The torrential rainstorm that on the weekend lashed the northern coast of western and central Cuba caused at least 49 buildings to partially or fully collapse in the capital and forced the evacuation of more than 400 families, local media reported on Sunday.
The bad weather on Friday and Saturday severely affected Havana and set a new 24-hour rainfall record for the month of November - the previous record was set in 1909 - with the Casablanca meteorological station recording 228.3 millimeters (8.99 inches) of rain between Friday and Saturday morning.
By Saturday afternoon, 49 building collapses - eight of them complete collapses - had been reported in the capital, according to the official daily Juventud Rebelde.
On Saturday, it was learned that two people had died in one of those structural collapses.
The provincial Government Defense Council vice president, Juan Montalvo, warned that when the rains end buildings weakened by the water tend to collapse and he called for more preventive measures in homes and the areas most prone to such damage.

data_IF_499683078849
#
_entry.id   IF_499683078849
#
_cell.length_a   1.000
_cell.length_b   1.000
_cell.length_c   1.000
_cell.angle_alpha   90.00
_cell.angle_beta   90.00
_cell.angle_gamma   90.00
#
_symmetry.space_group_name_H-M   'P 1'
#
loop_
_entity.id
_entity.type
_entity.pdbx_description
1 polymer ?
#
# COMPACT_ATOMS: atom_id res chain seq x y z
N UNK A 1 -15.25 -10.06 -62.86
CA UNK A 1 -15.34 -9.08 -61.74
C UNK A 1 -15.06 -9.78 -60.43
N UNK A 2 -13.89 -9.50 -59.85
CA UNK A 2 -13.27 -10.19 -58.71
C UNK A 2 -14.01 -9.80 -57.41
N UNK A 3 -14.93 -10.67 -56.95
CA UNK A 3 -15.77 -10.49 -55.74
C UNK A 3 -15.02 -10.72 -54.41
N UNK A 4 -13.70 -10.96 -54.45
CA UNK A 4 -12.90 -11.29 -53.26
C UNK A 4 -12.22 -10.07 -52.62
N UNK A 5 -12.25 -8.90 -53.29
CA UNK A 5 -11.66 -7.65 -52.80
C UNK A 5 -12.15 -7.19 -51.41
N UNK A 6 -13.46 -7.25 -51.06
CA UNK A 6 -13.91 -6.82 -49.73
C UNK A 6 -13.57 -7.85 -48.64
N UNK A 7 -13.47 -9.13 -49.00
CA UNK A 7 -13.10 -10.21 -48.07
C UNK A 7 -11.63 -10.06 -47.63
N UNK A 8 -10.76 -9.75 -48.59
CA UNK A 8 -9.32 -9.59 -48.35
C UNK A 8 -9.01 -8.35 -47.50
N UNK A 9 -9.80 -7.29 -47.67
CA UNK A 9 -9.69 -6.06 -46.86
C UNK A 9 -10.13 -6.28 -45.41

According to the latest bulletins issued by Insmet, the island’s weather forecasting center, the rains began to lessen on Saturday afternoon.
Nevertheless, the government’s Special Warning No. 6 did not rule out that intense squalls and downpours could continue across the region periodically on Sunday.
The storm was caused by an almost stationary cold front positioned over northern Cuba and the northeast wind that carried clouds and rain over the island from the Atlantic.
The cold front remained stuck over Havana for about 36 hours, although it drifted slightly over the country’s western and central zone, authorities said.